The pool has a long disabled access ramp that gradually deepens. Sienna likes to play in the 1 1/2 to 2 feet deep portion. So, she continued to work on her breathing and going underwater to wave at me. Then, she tried going underwater and letting her legs float up so she wasn’t touching at all. Sienna kicked a bit and even starting taking a few breasts-style type strokes with her arms while underwater.
“Sienna, you’re doing just what I was asking you to do!” I told her. “You’re not touching the bottom and swimming a short distance. In fact, it’s more advanced than what I asked, because you’re adding in the arms.”
For the next ten to fifteen minutes I watched her explore her capabilities and push herself to do more. She’d stay underwater longer or take more strokes. She then said to me, “Thank you, Mom for teaching me. I think it works well for me to try to do what you’re doing.” I hadn’t even realized, of course, she’s watching me swim around while she was playing. That’s where she got the idea to do the breaststroke arm motion.
I’m really encouraged at how well she’s taking to swim lessons with me. It’s really rewarding and bonding to do this together. I’ll let you know how she progresses!
Last night Dennis and I snuggled up to watch the MLB All Star Game after the kids were asleep. Being able to record games on the DVR and watch them later (and fast forward through commercials!) has really preserved our family life. 🙂
As they announced the American and National league teams, I made several comments along the same theme:
“Who are all these guys??”
“This can’t be the starters, right?”
“I don’t know any of these players!”
Lo and behold, they weren’t the starters, so I was greatly comforted when the starting lineups were announced and I was familiar with at least 75% of those players. Whew!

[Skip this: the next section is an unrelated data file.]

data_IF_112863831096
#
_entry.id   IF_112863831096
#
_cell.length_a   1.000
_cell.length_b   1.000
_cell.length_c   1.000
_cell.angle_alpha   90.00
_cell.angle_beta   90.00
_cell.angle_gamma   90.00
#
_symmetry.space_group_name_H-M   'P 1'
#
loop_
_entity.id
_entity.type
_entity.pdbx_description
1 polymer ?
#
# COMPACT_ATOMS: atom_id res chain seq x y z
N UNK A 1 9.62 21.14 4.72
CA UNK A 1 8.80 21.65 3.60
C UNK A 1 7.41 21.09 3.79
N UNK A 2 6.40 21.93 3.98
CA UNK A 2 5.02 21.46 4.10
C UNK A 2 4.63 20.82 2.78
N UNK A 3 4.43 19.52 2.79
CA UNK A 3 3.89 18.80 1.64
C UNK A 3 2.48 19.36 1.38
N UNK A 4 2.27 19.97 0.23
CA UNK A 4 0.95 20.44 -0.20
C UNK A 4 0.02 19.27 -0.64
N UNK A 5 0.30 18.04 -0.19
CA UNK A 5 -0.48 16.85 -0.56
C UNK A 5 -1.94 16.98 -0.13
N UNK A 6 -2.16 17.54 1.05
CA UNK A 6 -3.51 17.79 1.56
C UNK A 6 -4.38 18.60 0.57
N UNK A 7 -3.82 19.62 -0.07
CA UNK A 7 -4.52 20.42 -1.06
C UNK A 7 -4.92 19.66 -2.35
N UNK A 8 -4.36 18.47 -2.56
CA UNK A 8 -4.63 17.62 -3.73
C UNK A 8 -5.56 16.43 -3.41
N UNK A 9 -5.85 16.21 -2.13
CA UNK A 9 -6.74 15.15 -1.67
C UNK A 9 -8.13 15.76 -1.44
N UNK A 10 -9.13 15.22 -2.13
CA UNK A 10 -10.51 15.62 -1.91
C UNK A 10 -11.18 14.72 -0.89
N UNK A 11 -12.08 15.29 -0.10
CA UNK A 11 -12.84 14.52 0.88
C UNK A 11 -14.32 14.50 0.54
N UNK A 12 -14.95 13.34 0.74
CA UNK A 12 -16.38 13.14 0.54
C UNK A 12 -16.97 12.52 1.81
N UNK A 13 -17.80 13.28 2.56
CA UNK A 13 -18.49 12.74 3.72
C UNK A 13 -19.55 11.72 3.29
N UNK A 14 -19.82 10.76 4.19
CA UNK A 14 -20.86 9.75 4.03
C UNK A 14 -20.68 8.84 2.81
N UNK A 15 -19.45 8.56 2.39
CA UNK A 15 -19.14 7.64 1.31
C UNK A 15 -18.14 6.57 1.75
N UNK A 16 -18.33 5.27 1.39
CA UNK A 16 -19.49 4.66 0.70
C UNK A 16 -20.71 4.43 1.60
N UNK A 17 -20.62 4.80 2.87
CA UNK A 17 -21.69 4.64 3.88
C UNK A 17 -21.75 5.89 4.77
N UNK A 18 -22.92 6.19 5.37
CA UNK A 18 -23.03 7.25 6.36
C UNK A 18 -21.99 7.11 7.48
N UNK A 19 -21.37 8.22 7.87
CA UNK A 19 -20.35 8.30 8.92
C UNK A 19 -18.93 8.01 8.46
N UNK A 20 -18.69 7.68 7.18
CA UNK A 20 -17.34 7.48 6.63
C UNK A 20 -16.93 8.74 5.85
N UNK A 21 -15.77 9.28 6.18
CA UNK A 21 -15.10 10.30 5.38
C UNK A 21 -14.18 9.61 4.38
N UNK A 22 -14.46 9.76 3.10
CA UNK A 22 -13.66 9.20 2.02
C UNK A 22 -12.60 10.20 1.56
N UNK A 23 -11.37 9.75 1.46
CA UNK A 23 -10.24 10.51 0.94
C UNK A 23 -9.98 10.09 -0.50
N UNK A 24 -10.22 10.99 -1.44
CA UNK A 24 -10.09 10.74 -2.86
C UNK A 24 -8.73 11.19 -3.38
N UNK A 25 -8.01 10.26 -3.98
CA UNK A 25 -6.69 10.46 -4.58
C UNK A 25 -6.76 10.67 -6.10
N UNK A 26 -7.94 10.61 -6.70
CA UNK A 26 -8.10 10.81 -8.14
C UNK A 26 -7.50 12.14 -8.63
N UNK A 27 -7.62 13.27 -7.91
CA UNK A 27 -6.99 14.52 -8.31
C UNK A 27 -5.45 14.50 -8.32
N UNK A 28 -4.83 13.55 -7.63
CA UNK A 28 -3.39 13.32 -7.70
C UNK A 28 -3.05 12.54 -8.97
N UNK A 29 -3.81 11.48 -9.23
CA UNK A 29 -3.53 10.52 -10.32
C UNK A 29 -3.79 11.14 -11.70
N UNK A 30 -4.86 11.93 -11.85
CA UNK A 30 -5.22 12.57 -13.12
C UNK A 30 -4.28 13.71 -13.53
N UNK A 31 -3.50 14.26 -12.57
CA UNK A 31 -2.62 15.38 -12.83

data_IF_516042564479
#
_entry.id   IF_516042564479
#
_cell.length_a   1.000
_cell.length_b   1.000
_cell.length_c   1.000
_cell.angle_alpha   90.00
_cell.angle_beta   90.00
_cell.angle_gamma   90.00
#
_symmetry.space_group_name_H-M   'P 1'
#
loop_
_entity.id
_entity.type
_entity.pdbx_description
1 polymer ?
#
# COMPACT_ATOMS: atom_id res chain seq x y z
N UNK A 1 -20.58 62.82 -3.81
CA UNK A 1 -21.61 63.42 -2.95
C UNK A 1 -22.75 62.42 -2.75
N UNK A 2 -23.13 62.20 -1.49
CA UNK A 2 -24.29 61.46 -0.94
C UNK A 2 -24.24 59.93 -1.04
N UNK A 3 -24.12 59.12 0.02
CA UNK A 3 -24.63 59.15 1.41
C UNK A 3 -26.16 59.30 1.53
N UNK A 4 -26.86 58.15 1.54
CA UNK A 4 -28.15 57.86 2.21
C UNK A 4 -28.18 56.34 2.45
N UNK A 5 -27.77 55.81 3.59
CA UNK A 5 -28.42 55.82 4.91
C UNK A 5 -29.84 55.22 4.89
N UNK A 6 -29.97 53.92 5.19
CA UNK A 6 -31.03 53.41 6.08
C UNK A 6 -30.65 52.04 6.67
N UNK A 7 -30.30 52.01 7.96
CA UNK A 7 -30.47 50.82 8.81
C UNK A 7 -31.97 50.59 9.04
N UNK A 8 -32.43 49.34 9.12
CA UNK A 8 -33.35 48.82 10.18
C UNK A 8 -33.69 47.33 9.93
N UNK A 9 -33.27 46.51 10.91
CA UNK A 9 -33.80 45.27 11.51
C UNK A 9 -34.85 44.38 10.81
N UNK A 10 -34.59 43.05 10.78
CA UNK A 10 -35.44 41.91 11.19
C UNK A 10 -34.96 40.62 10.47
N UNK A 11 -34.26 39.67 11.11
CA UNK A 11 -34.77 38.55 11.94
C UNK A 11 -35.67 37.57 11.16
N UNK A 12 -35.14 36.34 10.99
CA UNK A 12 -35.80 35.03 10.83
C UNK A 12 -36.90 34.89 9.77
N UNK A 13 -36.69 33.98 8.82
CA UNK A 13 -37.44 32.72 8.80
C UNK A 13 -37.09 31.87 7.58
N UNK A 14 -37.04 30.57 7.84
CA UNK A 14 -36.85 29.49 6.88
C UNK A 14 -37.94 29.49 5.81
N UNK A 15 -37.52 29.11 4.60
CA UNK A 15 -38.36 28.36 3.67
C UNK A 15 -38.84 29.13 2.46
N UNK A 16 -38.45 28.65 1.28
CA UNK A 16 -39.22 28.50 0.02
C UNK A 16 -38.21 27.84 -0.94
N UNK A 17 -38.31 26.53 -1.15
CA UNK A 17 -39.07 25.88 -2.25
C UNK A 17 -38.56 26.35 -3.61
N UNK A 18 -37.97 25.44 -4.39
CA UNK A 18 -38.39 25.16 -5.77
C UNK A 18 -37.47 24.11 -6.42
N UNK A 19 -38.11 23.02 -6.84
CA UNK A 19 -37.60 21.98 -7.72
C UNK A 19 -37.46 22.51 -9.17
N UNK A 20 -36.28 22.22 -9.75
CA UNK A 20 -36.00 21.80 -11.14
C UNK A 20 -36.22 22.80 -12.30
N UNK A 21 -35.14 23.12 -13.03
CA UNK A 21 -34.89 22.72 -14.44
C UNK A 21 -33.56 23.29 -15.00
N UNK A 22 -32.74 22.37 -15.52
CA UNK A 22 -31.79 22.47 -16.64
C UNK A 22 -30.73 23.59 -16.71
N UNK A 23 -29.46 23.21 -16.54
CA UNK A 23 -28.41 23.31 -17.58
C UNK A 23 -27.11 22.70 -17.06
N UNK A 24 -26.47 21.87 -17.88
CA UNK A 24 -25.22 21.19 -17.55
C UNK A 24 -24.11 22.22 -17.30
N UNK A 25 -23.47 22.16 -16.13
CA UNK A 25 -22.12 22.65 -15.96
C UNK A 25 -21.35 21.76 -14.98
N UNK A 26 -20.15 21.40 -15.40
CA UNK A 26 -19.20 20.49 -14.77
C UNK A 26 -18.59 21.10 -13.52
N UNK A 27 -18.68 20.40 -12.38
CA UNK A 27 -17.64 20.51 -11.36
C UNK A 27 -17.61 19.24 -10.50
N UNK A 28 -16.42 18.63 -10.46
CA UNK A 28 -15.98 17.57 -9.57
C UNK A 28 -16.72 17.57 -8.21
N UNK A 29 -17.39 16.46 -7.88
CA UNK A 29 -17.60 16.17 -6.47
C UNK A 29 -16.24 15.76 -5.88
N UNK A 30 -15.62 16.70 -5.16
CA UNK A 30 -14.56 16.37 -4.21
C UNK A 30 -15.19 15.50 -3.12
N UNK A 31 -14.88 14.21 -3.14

A little background – I’ve been a sports fan as long as I can remember. When Dennis and I became friends, sports was a major source of our conversations and connection. He was really impressed with my sports knowledge when we first met and started dating. I’d tease him: “It never occurred to you, being a huge sports fan, that you should date someone who was also a fan?”
Then, a few years into our marriage, I asked him, “Why aren’t you ever impressed with my sports knowledge anymore?” He replied, “Well, I know you know this stuff now.” Touché. It was a classic example of the familiarity that comes with marriage.
Anyway, back to the game…
After years of watching sports and following my San Fransisco Giants faithfully, it was pretty surprising for me that I didn’t know a majority of the players in the All Star Game. Then again, watching baseball has certainly dropped down priority list over the past six years (other than the Giants’ two World Series wins – I followed those playoffs religiously!). Dennis knew many more of the players than I did, but even he noted a distinct difference in his level of familiarity with these teams. “I guess we’ve been busy raising a family, or something” we joked.
Watching this game together felt poignant. Realizing that the game was marching on, turning over players, and changing while we were busy focusing on our kids, was part of it. But, it also had a sense of ceremony and tradition that seemed to mark the passing of time.
My dad attended the 1984 All Star Game at Candlestick Park. He brought me home a pennant that hung in my bedroom for years afterwards. Remembering this momento, that I hadn’t thought about in years, made me reflect on the tradition of this game that includes new star players each generation.